The left and right panels are made of two kinds of breathable mesh fabric - there is no padding. There are upper and lower flex cutouts that coincide with the ribcage and hip bones, which conform to those areas and also flex when on the move or when squatting, bending etc. A 3" wide strip of loop velcro runs along the outside of the panels. On the inside of the right panel is a square of hook velcro, which secures to the loop velcro on the outside of the left panel when they overlap. There's a pull handle on the left side panel to aid in pulling it when overlapping the left side panel.
The center lumbar panel is a semi-rigid piece of molded plastic. From the side view below, you can see how it's shaped. When tension is put on the lacing system, the center of the panel is pulled in towards the back, putting direct support and pressure on it. The panel has a stiff center portion that applies direct force to the lower back. This is the portion with the waffle pattern molded into it. While the rest of the panel flexes, and is semi-rigid, the center lumbar portion is very rigid, and does not flex. A breathable foam pad is attached to the back side of the lumbar panel. It can be removed for laundering.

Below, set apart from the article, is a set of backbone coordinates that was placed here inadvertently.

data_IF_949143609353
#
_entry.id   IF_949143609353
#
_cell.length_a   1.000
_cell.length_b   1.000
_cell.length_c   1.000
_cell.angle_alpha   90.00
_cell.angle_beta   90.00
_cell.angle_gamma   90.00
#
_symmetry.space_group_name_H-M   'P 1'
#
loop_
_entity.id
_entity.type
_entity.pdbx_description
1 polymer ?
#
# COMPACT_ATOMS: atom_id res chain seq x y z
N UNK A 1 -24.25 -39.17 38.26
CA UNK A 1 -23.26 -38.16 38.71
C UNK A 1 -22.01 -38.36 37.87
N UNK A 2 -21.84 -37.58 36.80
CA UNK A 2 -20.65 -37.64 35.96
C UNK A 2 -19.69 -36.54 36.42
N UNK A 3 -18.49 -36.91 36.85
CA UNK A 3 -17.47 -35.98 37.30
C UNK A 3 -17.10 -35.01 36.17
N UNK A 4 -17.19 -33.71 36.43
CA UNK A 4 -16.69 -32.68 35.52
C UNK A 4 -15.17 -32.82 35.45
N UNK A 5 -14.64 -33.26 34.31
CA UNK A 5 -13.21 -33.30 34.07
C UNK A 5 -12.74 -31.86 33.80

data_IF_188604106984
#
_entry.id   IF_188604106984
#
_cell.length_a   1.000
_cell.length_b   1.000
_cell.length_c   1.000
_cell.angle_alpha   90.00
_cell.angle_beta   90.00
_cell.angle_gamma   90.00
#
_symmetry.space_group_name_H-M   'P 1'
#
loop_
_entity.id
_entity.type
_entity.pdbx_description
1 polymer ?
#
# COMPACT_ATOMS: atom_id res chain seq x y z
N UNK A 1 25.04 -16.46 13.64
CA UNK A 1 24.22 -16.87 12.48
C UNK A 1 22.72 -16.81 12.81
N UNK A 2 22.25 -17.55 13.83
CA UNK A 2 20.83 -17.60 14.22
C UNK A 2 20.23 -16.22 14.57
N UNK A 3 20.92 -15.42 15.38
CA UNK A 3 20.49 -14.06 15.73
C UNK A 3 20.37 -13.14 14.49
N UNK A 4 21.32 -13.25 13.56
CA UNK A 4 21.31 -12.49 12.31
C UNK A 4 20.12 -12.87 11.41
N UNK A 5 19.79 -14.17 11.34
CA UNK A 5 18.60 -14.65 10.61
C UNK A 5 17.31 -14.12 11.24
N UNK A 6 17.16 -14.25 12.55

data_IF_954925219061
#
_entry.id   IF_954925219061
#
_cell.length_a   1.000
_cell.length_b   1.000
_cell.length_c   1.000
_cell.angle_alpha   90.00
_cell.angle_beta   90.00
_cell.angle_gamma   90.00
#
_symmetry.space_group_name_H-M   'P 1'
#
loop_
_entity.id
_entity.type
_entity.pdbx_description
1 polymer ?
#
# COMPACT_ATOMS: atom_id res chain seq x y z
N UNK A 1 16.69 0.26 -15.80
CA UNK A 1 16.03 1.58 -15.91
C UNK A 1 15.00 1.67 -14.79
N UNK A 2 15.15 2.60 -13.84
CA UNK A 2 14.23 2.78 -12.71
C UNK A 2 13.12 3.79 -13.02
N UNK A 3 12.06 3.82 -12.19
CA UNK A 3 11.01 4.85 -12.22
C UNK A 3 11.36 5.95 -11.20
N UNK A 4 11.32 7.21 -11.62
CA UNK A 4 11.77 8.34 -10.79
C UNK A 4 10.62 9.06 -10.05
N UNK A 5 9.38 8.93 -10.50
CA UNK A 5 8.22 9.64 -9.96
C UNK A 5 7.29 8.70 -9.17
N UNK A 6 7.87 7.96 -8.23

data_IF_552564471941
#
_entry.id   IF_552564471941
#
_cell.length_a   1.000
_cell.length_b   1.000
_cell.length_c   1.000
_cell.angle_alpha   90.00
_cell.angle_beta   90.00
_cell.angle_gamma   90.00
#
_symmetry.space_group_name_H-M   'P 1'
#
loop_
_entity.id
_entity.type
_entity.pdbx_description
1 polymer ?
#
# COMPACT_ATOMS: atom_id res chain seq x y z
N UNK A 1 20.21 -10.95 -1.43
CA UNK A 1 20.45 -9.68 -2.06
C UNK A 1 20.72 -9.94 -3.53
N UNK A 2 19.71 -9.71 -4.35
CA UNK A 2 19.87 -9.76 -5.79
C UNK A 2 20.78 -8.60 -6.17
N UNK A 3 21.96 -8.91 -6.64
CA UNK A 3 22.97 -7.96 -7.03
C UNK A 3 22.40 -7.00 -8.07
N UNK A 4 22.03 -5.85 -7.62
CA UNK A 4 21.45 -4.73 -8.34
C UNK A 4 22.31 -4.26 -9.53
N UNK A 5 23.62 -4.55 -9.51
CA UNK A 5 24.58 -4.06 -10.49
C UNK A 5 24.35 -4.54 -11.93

The left and right panels are connected to the lumbar panel with a bilateral cinching mechanism, that consists of cord laced through the eyelets on the lumbar panel and molded pieces on the left/right panels. The cords end in left and right side hand tensioners, which secure with velcro to the outside of the left/right panels. The hand tensioners/pulls have a small ring with a hook velcro tab. Pulling on the hand tensioners tightens up the cord and brings the left and right side panels closer to the central lumbar panel.
An optional velcro-secured cord cover, shown here in Crye Multicam, is used to cover the cords and lumbar panel, preventing gear from snagging the cords. The MultiCam portion is made of 50/50 NYCO fabric and the brown side portions are stretch fabric.
Also shown below are optional hot/cold gel pads that can be put in the microwave or freezer for hot/cold therapy. The gel pad replaces the foam pad. They're available for purchase separately.